I guess Pete felt as if he’d let enough time pass that he could fairly safely call me without too much threat of a lecture.  He texted a one-liner, “Hey sis” and called a few times.  He left one or two messages, also brief.  When I didn’t answer or call back after a few tries, he left me an angry message.  He didn’t need a house to fall on him to know I was ignoring him.  How dare I ignore him!!?  Well fuck me!  Sigh.


Posted in brother's keeper, feelings | 2 Comments

conundrum: having my cake and eating it too

I got a call recently from the coach/captain of a local hockey team asking me if I’d be interested in playing goal for them.  Now, to be clear, this isn’t just any team.  I have been jonesing to play for this particular team for several years now.  Really, since I started playing hockey.  If I were a skater, I’d like to think I might have been considered before now.  But there is only one goalie spot on each team and their’s was filled with K, an awesome goalie and all-around sweetheart of a person.  K decided to move up a division and the team was asking me to be K’s permanent replacement.  I was positively delirious and intoxicated at the prospect of playing with them.  This team is a well-known, cohesive, strong and solid D level recreational hockey team.  They win games, but more than that, they are a charismatic, tenacious team whose camaraderie is palpable and whose spirit is indomitable.  They have fun, genuinely like one another and love hockey.  It is also a women’s team in a women’s league. {cue screeching tires}

What?!  What the… Shut the front door!  What happened to not identifying as a woman?!  What happened to the whole *trans* thing?!  I’m taking testosterone for crying out loud!  I quit playing in women’s leagues over a year ago.  I’ve only been playing on men’s teams since then.  What am I thinking?!  How could I even consider playing for this, a women’s, team?  What the hell was I thinking?!

Harrison Browne made history in 2016 when he came out as transgender, becoming the first openly transgender person to play in the NWHL (National Women’s Hockey League).  He knew he was trans long before he came out publicly.  His plan was to transition after college.  But then the NWHL was created, and with that, the opportunity for Brownie (as he is referred to by teammates and friends) to play hockey professionally.  An opportunity he couldn’t pass up.  The opportunity of a lifetime.  So he delayed medically transitioning (read that: taking testosterone) so he could be a pro hockey player.  He worked with the league and the league worked with him, helping him socially transition, creating rules and navigating this new terrain with thoughtful open-mindedness, adroitness and respect.  I followed his story closely.  He changed his name, though not legally (more for visa reasons than anything).  And sportscasters and color-commentators referred to him with male pronouns and his preferred name, Harrison, while calling the games.  There were certainly some slip ups, but they were gently corrected and it was, all in all, pretty seamless.  At the ripe age of 25 he retired as a player, so he could move on with his life as the man he knows himself to be.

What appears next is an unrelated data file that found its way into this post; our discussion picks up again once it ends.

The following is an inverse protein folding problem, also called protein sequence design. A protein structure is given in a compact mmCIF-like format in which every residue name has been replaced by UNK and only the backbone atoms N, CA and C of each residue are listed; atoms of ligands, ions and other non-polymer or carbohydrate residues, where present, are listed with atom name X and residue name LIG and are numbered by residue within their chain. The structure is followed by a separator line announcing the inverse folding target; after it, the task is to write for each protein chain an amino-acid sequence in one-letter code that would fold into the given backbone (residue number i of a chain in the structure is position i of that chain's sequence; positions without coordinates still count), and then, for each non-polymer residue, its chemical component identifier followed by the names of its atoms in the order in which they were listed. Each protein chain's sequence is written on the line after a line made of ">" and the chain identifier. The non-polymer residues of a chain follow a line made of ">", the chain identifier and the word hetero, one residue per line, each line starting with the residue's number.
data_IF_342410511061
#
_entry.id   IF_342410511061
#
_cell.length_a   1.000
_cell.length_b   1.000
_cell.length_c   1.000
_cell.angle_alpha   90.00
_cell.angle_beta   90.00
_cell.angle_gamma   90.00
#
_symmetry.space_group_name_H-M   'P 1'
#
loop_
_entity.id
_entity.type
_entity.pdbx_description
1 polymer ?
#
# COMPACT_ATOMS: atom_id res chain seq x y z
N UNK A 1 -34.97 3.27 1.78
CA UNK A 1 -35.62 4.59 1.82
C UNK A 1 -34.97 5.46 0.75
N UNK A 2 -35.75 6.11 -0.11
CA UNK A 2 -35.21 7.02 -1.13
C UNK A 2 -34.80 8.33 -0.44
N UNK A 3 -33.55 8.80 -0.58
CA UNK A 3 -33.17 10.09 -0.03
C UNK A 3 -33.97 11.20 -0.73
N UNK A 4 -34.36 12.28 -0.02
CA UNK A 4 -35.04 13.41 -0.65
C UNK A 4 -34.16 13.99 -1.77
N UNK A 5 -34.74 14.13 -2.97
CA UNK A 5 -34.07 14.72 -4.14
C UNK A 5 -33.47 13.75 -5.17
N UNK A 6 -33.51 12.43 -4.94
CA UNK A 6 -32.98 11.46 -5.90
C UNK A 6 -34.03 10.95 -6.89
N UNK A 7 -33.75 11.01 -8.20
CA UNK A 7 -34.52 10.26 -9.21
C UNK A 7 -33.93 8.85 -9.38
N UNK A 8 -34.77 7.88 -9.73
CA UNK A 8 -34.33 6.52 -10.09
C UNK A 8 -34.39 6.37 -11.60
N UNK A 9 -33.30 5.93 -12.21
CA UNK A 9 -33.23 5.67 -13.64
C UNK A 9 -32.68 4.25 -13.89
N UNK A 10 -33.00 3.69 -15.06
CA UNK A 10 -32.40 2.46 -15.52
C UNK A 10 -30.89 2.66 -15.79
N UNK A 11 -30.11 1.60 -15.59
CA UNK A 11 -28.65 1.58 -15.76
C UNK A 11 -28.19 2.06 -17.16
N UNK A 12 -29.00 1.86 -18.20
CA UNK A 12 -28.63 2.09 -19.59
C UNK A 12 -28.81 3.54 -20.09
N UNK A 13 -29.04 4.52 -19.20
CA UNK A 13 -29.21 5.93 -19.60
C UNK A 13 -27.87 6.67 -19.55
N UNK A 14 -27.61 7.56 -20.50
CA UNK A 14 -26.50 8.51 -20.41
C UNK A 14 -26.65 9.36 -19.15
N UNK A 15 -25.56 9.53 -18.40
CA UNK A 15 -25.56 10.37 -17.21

Several years ago now, as I was coming to my own realizations, I was friendly with a young trans guy who was light years ahead of me in terms of his acceptance and understanding of what it meant to be transgender.  I was twice his age, but he was my role model in many ways.  He was smart and steady and thoughtful (about everything in life, not just trans issues).  And then he was inducted into a private, elite, society of Jewish women.  He not only accepted membership in the group, I learned that he had negotiated his way to the invitation (private, elite and by invite only).  It sort of rocked me and I found myself angry and unable to understand how he could reconcile what to me were clear conflicts of identifying as male and being a member of a specifically and intentionally female-only group.  I sharply confronted him, calling him an opportunist among other things (it being an elite coterie where he would have access to a privileged and exclusive cast of Jewish society).  He didn’t see any problem with his membership, or the fact that joining would give him a leg up in the Jewish world.  His life views were/are simply more expansive and less rigidly binary than mine.  It was not the first time I have been accused of rigidity.  We grew apart after that and I’m not sure if this issue wasn’t partly the reason.  I heard his arguments and tried to understand his more fluid world-view, but I’m not sure I ever really came around.

Am I not doing the same thing considering playing for this women’s hockey team in this women’s league?  The debate in my head grew uncomfortably louder and louder.